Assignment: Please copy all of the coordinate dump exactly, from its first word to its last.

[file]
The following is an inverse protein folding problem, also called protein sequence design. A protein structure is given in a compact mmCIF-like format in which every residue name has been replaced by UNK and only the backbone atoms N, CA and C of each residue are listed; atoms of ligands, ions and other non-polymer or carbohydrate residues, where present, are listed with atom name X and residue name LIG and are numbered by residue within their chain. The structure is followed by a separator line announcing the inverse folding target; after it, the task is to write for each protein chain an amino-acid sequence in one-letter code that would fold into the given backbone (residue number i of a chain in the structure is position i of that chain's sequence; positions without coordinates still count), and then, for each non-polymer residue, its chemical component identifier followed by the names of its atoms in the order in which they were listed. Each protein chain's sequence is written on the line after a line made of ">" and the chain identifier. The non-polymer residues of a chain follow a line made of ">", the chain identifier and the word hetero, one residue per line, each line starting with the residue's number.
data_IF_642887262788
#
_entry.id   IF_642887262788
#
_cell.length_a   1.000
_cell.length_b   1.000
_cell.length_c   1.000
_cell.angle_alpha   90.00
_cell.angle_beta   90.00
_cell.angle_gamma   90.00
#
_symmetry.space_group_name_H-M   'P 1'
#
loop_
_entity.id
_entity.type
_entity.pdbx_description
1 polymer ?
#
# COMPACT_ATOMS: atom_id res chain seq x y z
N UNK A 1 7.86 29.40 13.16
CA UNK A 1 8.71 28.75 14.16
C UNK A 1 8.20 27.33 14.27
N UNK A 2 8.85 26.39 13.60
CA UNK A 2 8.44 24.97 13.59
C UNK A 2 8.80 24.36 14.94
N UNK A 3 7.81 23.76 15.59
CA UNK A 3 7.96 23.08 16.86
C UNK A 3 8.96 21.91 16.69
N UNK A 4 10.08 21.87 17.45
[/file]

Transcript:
The following is an inverse protein folding problem, also called protein sequence design. A protein structure is given in a compact mmCIF-like format in which every residue name has been replaced by UNK and only the backbone atoms N, CA and C of each residue are listed; atoms of ligands, ions and other non-polymer or carbohydrate residues, where present, are listed with atom name X and residue name LIG and are numbered by residue within their chain. The structure is followed by a separator line announcing the inverse folding target; after it, the task is to write for each protein chain an amino-acid sequence in one-letter code that would fold into the given backbone (residue number i of a chain in the structure is position i of that chain's sequence; positions without coordinates still count), and then, for each non-polymer residue, its chemical component identifier followed by the names of its atoms in the order in which they were listed. Each protein chain's sequence is written on the line after a line made of ">" and the chain identifier. The non-polymer residues of a chain follow a line made of ">", the chain identifier and the word hetero, one residue per line, each line starting with the residue's number.
data_IF_642887262788
#
_entry.id   IF_642887262788
#
_cell.length_a   1.000
_cell.length_b   1.000
_cell.length_c   1.000
_cell.angle_alpha   90.00
_cell.angle_beta   90.00
_cell.angle_gamma   90.00
#
_symmetry.space_group_name_H-M   'P 1'
#
loop_
_entity.id
_entity.type
_entity.pdbx_description
1 polymer ?
#
# COMPACT_ATOMS: atom_id res chain seq x y z
N UNK A 1 7.86 29.40 13.16
CA UNK A 1 8.71 28.75 14.16
C UNK A 1 8.20 27.33 14.27
N UNK A 2 8.85 26.39 13.60
CA UNK A 2 8.44 24.97 13.59
C UNK A 2 8.80 24.36 14.94
N UNK A 3 7.81 23.76 15.59
CA UNK A 3 7.96 23.08 16.86
C UNK A 3 8.96 21.91 16.69
N UNK A 4 10.08 21.87 17.45